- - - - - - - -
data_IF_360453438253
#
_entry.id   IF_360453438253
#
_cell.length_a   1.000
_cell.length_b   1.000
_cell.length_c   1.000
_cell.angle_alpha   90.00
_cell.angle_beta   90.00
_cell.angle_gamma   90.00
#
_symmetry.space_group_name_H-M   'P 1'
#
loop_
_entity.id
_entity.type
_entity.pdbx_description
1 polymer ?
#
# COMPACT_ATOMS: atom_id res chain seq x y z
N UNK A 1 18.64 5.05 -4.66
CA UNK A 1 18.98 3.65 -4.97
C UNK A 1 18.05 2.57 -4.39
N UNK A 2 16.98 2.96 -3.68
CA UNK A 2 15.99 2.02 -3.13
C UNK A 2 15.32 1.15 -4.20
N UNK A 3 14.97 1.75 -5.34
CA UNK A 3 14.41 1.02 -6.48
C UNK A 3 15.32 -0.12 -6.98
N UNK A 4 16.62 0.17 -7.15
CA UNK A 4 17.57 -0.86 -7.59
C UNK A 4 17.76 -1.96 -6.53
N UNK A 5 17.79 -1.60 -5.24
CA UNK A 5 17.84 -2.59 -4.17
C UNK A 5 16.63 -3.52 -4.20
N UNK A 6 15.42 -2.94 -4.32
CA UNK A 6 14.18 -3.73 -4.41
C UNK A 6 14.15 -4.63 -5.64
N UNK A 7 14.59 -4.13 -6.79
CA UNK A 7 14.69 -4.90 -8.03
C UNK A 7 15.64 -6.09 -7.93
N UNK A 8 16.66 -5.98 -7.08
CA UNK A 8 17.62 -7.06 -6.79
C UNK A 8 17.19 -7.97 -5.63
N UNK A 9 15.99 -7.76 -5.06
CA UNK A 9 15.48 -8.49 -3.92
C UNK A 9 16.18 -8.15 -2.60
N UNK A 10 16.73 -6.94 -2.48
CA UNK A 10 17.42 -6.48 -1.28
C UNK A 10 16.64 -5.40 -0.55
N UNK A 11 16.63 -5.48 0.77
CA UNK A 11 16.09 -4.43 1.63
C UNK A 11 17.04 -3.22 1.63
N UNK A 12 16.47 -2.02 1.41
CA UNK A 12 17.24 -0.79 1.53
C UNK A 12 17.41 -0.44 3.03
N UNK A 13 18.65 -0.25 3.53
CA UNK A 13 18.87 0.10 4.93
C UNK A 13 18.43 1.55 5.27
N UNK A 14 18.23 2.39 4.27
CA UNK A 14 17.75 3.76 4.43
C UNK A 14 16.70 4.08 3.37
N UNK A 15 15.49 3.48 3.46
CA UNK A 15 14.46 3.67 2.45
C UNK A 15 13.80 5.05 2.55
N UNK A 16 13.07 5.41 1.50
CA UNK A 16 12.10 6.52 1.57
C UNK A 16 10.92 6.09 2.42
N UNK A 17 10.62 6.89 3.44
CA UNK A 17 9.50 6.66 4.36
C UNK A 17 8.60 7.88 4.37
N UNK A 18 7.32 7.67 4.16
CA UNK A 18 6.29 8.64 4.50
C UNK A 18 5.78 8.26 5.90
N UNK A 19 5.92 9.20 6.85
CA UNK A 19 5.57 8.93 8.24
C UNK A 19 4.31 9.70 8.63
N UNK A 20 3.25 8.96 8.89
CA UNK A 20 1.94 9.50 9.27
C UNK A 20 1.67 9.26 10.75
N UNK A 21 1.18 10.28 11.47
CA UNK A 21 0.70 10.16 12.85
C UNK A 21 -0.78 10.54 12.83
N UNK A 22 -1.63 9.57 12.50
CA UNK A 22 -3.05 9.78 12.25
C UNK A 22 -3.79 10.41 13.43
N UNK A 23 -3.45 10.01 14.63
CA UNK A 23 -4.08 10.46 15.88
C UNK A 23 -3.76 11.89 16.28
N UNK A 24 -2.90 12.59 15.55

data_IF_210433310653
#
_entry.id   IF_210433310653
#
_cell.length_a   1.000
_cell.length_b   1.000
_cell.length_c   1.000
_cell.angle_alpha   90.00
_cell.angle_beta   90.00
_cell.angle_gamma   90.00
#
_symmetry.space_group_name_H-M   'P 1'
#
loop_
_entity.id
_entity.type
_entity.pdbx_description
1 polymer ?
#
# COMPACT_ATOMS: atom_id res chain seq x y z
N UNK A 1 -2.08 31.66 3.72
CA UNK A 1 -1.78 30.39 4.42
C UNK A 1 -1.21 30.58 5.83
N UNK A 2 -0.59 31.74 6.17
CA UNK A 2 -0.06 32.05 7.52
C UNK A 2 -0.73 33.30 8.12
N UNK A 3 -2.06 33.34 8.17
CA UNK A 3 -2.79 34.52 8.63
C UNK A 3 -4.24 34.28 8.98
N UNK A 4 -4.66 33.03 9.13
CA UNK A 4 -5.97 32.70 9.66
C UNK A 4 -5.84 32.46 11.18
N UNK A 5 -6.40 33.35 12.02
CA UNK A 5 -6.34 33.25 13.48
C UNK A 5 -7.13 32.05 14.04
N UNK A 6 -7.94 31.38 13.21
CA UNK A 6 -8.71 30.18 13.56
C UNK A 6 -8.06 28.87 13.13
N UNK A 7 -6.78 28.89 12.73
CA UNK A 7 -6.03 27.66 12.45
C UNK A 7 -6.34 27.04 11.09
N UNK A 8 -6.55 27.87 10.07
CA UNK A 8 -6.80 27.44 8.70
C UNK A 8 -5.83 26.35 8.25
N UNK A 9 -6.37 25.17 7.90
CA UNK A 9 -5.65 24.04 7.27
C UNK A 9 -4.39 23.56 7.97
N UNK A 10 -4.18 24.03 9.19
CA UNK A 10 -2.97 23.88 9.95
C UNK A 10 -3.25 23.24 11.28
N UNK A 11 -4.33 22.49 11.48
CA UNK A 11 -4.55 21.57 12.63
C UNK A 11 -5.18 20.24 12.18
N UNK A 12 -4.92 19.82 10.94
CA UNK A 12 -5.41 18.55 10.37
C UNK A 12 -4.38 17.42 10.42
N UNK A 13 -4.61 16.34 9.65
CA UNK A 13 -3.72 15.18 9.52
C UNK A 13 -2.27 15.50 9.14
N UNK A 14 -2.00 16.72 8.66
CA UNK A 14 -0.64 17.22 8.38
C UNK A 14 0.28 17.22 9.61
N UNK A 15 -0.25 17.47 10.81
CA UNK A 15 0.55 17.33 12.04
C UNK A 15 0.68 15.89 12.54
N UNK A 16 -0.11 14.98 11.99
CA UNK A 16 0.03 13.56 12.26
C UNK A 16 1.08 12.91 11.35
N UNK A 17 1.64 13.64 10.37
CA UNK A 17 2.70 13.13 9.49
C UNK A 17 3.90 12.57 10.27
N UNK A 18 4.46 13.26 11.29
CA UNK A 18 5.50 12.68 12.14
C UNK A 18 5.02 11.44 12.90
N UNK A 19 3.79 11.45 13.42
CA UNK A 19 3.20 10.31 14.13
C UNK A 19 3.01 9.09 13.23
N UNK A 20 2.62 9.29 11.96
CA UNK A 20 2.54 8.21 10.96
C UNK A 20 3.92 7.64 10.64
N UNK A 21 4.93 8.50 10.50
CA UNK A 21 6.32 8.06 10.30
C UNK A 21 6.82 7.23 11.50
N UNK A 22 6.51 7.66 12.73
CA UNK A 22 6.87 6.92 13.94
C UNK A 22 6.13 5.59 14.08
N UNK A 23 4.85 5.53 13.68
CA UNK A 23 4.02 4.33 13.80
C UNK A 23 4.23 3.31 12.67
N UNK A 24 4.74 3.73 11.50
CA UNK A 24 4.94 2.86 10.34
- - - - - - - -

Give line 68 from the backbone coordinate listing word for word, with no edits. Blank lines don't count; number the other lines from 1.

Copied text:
C UNK A 16 10.92 6.09 2.42